Research shows the success of a bacterial community depends on its shape.
The early lessons of Katrina are that preparedness and education about hurricanes are invaluable defensive tools in fighting (or fleeing) natural disasters. MIT Sea Grant's newly launched hurricane web site provides information about planning and risk, as well as news about hurricane-related research being conducted by MIT experts such as Professor Kerry Emmanuel of the Department of Earth, Atmospheric and Planetary Sciences.
While the below sea-level phenomenon of New Orleans is not mirrored in New England, other Gulf Coast conditions are similar. And with hurricanes increasing in power and more people living in coastal areas, our vulnerability also increases. What to do?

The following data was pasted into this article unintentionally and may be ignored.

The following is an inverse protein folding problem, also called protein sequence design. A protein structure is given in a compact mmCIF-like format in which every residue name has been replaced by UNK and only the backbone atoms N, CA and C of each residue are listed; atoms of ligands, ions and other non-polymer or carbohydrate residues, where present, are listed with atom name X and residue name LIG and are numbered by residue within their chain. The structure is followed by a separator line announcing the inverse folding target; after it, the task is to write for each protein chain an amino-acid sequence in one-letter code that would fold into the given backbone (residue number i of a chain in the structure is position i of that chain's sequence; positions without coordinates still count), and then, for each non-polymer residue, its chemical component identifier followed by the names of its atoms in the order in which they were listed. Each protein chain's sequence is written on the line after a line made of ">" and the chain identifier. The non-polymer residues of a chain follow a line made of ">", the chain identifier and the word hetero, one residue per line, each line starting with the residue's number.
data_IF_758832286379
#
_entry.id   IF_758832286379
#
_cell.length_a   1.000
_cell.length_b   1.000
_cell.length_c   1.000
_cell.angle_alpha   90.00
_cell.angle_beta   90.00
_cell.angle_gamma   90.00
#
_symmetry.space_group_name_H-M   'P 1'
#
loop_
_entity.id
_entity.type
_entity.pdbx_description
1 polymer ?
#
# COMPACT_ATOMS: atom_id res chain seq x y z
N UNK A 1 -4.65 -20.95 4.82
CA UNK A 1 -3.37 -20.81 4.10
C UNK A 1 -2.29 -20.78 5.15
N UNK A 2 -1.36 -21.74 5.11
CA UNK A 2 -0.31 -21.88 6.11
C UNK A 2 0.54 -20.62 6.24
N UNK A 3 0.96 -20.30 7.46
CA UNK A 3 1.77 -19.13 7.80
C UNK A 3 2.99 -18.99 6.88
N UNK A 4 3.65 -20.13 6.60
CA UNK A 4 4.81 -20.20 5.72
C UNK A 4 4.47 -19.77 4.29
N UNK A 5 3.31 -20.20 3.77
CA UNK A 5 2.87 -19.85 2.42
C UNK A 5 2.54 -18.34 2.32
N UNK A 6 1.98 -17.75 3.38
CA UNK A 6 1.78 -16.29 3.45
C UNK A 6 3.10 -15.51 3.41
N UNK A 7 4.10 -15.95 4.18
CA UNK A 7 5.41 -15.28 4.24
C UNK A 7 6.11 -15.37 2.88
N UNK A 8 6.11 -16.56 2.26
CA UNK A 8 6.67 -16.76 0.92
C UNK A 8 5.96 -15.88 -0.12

One option is to think about risks when choosing where to live. A link from the hurricane site lets users access online hazard maps that indicate the flood hazard areas and paths of past hurricanes.
Better preparation also comes through research. With funding from MIT Sea Grant, Nick Makris, associate professor in MIT's Center for Ocean Engineering, has been exploring how hydrophones deployed in the ocean might gather acoustic data and provide critical information about the strength of hurricanes. Improved assessments of a hurricane's power can mean avoiding unnecessary evacuations and ensuring evacuation when a deadly storm threatens.
For more information, visit web.mit.edu/seagrant/hurricanes/mitsghurricanes.html.